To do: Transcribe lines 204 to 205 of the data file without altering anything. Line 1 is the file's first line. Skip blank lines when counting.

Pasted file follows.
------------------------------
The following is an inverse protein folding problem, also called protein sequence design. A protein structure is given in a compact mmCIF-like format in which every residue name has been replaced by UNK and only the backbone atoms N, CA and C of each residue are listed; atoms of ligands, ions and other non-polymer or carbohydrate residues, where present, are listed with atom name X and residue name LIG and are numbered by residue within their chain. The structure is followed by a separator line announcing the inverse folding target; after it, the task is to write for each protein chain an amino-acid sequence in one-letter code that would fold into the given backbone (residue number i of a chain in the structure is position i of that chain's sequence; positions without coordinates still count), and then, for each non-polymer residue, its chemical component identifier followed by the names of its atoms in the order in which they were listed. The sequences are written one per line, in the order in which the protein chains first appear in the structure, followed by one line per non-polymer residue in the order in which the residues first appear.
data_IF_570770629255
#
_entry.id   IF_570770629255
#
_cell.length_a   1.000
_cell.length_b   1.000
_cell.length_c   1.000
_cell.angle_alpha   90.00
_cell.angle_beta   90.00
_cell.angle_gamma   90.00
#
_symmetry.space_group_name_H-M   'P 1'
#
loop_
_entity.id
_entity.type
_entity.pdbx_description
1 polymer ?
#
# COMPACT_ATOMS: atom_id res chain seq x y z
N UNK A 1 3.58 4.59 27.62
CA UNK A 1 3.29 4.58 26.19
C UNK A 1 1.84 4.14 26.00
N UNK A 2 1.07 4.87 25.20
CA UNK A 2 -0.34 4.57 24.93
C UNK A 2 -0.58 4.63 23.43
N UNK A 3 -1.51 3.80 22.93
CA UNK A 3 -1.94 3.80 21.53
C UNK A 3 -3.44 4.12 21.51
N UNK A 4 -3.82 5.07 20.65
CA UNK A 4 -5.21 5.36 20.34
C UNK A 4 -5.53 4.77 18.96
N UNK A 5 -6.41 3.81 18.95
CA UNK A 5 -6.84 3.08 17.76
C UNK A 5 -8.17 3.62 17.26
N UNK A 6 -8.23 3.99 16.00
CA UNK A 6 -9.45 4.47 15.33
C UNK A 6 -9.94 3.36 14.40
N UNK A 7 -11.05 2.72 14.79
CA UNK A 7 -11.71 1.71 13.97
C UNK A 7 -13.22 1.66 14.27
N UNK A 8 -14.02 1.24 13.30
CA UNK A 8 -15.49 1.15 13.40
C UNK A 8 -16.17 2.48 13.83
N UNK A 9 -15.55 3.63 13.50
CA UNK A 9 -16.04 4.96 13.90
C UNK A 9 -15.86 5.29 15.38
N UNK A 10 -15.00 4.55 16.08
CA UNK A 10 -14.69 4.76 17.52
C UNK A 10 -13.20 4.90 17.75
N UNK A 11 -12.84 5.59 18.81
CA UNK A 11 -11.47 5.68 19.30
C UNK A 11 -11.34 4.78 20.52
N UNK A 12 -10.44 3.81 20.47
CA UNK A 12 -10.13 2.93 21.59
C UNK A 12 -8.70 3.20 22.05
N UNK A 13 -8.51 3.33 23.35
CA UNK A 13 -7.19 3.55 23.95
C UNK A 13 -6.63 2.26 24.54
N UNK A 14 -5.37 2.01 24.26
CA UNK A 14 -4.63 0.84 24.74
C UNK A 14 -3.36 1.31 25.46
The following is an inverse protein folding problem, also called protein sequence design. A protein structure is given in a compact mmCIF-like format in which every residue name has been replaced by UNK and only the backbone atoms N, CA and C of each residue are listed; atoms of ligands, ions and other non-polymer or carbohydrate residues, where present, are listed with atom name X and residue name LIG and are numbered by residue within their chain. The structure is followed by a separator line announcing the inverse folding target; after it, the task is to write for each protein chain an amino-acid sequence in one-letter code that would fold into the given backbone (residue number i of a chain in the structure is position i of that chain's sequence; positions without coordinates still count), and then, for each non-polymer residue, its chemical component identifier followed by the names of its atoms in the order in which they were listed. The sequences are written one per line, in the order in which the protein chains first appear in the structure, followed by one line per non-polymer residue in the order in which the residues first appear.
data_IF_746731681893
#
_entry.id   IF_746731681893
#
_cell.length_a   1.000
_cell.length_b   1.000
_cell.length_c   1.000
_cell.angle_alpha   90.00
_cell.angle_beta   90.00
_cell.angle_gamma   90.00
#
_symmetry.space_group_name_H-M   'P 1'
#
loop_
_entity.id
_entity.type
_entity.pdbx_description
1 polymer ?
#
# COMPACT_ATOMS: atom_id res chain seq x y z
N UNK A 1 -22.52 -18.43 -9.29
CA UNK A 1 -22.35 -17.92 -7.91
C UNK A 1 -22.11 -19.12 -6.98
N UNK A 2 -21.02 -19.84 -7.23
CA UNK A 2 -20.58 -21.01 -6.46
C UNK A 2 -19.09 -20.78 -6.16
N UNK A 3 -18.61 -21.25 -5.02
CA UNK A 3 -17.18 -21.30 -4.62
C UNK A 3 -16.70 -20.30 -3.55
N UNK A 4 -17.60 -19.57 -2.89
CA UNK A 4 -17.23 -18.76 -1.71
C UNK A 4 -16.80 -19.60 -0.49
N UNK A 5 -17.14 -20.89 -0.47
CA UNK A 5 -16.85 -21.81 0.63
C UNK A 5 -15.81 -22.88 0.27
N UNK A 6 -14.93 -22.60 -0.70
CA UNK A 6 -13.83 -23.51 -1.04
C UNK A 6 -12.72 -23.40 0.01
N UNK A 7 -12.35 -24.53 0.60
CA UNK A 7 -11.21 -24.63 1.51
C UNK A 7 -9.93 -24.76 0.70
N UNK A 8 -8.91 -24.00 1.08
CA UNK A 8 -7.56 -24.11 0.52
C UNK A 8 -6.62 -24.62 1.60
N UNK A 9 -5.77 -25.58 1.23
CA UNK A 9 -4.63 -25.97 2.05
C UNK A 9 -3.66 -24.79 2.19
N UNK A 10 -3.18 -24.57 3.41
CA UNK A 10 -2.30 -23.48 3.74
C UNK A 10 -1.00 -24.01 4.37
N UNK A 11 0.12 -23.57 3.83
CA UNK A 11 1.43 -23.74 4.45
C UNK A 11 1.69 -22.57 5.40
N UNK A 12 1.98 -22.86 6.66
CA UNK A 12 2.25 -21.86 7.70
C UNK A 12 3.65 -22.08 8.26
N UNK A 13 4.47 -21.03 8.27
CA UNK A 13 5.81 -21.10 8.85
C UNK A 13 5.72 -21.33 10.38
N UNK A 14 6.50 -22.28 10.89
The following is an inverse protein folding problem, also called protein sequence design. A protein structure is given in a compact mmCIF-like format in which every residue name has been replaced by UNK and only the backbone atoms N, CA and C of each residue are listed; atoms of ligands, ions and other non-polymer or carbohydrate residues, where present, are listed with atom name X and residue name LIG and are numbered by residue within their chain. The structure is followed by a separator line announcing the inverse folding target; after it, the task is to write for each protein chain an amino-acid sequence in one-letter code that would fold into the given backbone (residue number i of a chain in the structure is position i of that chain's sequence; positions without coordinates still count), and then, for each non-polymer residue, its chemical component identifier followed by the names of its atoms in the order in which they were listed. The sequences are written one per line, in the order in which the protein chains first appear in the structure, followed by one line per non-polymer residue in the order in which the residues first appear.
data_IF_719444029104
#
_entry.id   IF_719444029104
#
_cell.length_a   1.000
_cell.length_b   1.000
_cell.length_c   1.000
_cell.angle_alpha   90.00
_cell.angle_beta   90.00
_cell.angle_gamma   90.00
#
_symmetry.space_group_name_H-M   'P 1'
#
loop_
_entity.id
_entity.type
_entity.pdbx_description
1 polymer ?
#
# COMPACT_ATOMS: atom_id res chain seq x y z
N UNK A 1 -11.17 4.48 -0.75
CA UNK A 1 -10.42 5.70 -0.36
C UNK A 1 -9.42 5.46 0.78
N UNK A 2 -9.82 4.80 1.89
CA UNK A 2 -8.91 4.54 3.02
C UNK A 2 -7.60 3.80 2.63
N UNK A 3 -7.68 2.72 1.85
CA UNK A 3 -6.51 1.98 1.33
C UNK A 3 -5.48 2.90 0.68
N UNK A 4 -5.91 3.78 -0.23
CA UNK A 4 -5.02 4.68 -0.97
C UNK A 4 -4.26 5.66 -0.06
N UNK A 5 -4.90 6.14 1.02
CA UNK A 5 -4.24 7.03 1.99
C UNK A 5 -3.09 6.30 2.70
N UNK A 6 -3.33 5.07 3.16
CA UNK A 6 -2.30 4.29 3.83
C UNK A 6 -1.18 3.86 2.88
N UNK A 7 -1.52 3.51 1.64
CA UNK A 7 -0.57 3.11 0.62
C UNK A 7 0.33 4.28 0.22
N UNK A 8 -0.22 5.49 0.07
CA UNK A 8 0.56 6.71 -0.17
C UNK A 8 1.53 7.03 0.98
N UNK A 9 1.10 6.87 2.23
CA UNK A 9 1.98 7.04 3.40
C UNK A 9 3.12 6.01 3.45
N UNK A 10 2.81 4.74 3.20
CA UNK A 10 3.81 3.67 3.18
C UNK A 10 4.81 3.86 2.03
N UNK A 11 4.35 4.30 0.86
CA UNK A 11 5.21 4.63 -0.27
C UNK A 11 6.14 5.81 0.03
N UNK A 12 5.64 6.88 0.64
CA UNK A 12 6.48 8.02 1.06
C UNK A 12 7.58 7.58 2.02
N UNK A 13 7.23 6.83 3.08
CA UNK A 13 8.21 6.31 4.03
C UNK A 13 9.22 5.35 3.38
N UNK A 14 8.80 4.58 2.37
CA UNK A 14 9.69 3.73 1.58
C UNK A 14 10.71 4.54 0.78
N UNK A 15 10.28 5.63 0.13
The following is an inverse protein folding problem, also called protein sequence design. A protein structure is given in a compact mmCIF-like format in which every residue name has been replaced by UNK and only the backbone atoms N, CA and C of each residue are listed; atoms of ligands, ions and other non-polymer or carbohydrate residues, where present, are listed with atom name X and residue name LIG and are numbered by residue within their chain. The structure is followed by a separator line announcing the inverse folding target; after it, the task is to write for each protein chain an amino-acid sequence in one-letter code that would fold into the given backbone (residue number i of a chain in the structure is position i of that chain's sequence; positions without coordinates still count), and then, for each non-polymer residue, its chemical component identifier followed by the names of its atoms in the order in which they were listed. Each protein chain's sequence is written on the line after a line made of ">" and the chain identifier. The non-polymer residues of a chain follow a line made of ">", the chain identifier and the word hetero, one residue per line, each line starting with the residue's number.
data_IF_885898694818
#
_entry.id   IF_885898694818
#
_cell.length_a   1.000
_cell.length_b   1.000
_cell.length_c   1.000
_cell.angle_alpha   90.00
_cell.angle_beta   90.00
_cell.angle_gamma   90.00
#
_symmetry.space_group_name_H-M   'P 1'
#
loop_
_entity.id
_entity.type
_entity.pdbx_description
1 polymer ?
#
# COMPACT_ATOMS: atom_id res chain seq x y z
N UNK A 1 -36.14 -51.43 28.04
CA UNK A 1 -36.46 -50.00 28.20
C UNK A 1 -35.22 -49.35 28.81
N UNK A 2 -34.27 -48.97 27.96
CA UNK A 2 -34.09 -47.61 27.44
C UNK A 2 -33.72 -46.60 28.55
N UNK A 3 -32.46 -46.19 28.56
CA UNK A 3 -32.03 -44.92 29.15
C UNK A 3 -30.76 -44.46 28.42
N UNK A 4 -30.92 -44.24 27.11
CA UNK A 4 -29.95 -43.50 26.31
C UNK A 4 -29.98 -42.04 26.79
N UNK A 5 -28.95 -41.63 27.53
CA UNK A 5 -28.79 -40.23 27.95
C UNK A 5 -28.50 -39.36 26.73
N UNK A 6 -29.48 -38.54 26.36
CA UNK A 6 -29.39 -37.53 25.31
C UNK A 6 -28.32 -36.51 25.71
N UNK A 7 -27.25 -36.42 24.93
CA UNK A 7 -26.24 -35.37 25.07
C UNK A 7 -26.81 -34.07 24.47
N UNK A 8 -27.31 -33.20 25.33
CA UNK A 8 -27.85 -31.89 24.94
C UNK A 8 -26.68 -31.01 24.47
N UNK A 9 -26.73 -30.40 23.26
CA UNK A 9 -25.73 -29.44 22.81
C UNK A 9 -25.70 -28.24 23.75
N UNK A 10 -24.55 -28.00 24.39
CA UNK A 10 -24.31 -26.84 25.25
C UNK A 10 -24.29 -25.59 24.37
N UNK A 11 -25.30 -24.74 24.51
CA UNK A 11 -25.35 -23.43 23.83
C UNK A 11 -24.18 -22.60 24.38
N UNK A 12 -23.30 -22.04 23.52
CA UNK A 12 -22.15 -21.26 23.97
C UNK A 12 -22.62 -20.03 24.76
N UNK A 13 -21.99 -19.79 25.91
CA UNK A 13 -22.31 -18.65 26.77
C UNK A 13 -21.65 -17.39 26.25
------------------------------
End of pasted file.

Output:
_entity.id
_entity.type